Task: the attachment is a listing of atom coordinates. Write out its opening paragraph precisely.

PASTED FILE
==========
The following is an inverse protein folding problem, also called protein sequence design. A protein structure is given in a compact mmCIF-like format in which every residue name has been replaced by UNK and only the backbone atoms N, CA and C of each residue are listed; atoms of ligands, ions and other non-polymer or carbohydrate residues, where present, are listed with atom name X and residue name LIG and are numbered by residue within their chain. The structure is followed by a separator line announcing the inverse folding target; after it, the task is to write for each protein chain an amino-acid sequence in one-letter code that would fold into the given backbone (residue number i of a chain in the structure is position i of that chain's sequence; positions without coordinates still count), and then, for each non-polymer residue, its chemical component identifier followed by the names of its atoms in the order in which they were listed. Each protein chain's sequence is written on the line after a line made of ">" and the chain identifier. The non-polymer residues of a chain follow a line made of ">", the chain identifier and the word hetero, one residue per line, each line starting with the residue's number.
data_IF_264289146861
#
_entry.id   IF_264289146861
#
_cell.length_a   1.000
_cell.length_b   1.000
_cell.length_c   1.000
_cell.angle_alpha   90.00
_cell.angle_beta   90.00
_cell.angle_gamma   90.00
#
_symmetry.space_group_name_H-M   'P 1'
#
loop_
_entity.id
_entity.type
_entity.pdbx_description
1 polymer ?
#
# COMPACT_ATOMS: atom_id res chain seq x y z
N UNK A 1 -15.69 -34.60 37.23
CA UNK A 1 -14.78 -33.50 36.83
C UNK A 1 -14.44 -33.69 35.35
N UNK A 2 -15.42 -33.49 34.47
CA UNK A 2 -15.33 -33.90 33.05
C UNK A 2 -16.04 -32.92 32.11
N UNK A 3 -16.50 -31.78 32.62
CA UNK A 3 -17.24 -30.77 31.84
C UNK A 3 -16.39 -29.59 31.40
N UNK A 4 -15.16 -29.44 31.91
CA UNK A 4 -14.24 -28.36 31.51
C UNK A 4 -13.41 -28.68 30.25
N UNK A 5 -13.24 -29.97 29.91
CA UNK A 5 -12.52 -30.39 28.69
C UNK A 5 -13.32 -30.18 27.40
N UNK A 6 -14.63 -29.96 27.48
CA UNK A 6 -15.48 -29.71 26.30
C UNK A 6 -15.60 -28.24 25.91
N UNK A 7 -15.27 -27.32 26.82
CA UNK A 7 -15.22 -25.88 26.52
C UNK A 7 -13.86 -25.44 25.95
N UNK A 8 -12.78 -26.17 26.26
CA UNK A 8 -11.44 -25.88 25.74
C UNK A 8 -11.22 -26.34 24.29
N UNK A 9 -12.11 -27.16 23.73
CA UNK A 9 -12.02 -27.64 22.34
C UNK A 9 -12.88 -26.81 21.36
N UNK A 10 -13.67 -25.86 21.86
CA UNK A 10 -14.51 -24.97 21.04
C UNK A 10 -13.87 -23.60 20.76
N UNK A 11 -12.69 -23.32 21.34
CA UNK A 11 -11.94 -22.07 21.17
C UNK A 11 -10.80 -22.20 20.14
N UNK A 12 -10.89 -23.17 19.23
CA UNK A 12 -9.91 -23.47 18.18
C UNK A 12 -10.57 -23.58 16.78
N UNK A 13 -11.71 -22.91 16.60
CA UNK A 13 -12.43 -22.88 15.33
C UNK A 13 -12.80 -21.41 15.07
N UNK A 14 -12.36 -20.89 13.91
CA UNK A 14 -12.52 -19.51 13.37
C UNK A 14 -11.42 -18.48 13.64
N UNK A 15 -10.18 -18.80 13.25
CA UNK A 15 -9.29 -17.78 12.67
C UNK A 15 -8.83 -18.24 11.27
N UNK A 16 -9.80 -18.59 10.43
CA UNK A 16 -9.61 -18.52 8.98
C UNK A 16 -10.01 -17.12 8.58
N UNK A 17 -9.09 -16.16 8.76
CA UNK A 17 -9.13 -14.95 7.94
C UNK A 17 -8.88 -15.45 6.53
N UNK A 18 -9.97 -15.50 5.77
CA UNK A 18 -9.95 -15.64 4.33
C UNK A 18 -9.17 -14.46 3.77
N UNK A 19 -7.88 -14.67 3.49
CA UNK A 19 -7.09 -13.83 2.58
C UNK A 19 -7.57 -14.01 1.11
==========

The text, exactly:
The following is an inverse protein folding problem, also called protein sequence design. A protein structure is given in a compact mmCIF-like format in which every residue name has been replaced by UNK and only the backbone atoms N, CA and C of each residue are listed; atoms of ligands, ions and other non-polymer or carbohydrate residues, where present, are listed with atom name X and residue name LIG and are numbered by residue within their chain. The structure is followed by a separator line announcing the inverse folding target; after it, the task is to write for each protein chain an amino-acid sequence in one-letter code that would fold into the given backbone (residue number i of a chain in the structure is position i of that chain's sequence; positions without coordinates still count), and then, for each non-polymer residue, its chemical component identifier followed by the names of its atoms in the order in which they were listed. Each protein chain's sequence is written on the line after a line made of ">" and the chain identifier. The non-polymer residues of a chain follow a line made of ">", the chain identifier and the word hetero, one residue per line, each line starting with the residue's number.